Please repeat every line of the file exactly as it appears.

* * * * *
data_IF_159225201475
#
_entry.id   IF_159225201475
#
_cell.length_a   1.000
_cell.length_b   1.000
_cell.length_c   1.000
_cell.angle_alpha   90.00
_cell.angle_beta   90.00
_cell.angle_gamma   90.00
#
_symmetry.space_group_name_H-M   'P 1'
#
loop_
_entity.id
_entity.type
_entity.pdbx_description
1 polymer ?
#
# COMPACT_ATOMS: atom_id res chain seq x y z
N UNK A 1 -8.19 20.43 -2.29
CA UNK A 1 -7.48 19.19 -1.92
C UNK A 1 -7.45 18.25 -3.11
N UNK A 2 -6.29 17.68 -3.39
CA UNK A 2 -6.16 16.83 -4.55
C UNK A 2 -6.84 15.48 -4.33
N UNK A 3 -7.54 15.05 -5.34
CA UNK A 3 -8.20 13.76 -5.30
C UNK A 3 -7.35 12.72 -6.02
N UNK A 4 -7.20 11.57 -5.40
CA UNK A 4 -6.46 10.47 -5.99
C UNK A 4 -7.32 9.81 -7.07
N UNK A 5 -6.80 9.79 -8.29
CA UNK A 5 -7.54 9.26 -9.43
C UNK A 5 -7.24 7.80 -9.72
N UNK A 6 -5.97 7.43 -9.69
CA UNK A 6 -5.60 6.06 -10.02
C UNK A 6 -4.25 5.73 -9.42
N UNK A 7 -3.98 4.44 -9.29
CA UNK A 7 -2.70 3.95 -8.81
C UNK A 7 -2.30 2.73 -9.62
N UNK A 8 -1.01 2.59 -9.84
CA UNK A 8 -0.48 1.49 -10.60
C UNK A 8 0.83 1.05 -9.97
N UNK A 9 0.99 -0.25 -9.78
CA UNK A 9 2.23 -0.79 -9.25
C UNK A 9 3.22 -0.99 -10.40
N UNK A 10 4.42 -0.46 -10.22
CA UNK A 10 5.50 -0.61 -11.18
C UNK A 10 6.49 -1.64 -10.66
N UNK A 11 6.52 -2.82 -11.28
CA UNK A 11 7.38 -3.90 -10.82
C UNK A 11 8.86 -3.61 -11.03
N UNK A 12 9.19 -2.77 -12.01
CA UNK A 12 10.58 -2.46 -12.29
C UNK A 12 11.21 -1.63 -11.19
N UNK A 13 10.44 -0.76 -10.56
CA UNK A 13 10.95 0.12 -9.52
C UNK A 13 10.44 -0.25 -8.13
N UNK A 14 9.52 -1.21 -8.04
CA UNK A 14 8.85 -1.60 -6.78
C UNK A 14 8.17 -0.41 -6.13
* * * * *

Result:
data_IF_159225201475
#
_entry.id   IF_159225201475
#
_cell.length_a   1.000
_cell.length_b   1.000
_cell.length_c   1.000
_cell.angle_alpha   90.00
_cell.angle_beta   90.00
_cell.angle_gamma   90.00
#
_symmetry.space_group_name_H-M   'P 1'
#
loop_
_entity.id
_entity.type
_entity.pdbx_description
1 polymer ?
#
# COMPACT_ATOMS: atom_id res chain seq x y z
N UNK A 1 -8.19 20.43 -2.29
CA UNK A 1 -7.48 19.19 -1.92
C UNK A 1 -7.45 18.25 -3.11
N UNK A 2 -6.29 17.68 -3.39
CA UNK A 2 -6.16 16.83 -4.55
C UNK A 2 -6.84 15.48 -4.33
N UNK A 3 -7.54 15.05 -5.34
CA UNK A 3 -8.20 13.76 -5.30
C UNK A 3 -7.35 12.72 -6.02
N UNK A 4 -7.20 11.57 -5.40
CA UNK A 4 -6.46 10.47 -5.99
C UNK A 4 -7.32 9.81 -7.07
N UNK A 5 -6.80 9.79 -8.29
CA UNK A 5 -7.54 9.26 -9.43
C UNK A 5 -7.24 7.80 -9.72
N UNK A 6 -5.97 7.43 -9.69
CA UNK A 6 -5.60 6.06 -10.02
C UNK A 6 -4.25 5.73 -9.42
N UNK A 7 -3.98 4.44 -9.29
CA UNK A 7 -2.70 3.95 -8.81
C UNK A 7 -2.30 2.73 -9.62
N UNK A 8 -1.01 2.59 -9.84
CA UNK A 8 -0.48 1.49 -10.60
C UNK A 8 0.83 1.05 -9.97
N UNK A 9 0.99 -0.25 -9.78
CA UNK A 9 2.23 -0.79 -9.25
C UNK A 9 3.22 -0.99 -10.40
N UNK A 10 4.42 -0.46 -10.22
CA UNK A 10 5.50 -0.61 -11.18
C UNK A 10 6.49 -1.64 -10.66
N UNK A 11 6.52 -2.82 -11.28
CA UNK A 11 7.38 -3.90 -10.82
C UNK A 11 8.86 -3.61 -11.03
N UNK A 12 9.19 -2.77 -12.01
CA UNK A 12 10.58 -2.46 -12.29
C UNK A 12 11.21 -1.63 -11.19
N UNK A 13 10.44 -0.76 -10.56
CA UNK A 13 10.95 0.12 -9.52
C UNK A 13 10.44 -0.25 -8.13
N UNK A 14 9.52 -1.21 -8.04
CA UNK A 14 8.85 -1.60 -6.78
C UNK A 14 8.17 -0.41 -6.13